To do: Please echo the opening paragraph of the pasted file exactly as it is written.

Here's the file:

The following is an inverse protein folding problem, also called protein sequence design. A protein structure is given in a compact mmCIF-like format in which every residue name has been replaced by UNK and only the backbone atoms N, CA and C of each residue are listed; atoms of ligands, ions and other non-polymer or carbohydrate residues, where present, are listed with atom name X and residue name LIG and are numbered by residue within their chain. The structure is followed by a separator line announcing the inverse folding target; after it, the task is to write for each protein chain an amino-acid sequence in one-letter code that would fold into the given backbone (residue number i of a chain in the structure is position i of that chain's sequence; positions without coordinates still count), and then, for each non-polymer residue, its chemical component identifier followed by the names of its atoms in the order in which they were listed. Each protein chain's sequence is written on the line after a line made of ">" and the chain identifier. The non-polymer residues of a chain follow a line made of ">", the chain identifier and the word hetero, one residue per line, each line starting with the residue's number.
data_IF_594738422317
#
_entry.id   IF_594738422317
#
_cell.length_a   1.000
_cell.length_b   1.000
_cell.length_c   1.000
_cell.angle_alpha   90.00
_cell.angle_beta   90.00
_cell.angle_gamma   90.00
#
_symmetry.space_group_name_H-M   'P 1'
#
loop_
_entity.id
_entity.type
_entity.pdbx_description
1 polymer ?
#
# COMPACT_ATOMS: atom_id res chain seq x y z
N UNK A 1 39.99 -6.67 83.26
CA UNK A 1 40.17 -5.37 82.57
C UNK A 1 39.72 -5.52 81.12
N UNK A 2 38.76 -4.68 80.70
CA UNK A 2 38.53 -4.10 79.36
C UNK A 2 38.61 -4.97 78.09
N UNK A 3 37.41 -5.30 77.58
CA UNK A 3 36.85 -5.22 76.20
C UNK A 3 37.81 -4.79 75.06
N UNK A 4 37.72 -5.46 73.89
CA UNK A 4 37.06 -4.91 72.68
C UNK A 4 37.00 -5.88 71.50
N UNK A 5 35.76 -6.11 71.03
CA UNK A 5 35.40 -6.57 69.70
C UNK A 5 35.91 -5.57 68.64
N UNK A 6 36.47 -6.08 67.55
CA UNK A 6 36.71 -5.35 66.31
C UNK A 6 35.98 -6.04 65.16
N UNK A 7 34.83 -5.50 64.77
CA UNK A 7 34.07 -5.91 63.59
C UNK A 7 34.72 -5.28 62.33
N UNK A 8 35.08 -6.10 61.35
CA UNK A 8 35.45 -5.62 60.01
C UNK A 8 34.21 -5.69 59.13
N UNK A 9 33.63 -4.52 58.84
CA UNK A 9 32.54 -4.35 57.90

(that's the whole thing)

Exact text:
The following is an inverse protein folding problem, also called protein sequence design. A protein structure is given in a compact mmCIF-like format in which every residue name has been replaced by UNK and only the backbone atoms N, CA and C of each residue are listed; atoms of ligands, ions and other non-polymer or carbohydrate residues, where present, are listed with atom name X and residue name LIG and are numbered by residue within their chain. The structure is followed by a separator line announcing the inverse folding target; after it, the task is to write for each protein chain an amino-acid sequence in one-letter code that would fold into the given backbone (residue number i of a chain in the structure is position i of that chain's sequence; positions without coordinates still count), and then, for each non-polymer residue, its chemical component identifier followed by the names of its atoms in the order in which they were listed. Each protein chain's sequence is written on the line after a line made of ">" and the chain identifier. The non-polymer residues of a chain follow a line made of ">", the chain identifier and the word hetero, one residue per line, each line starting with the residue's number.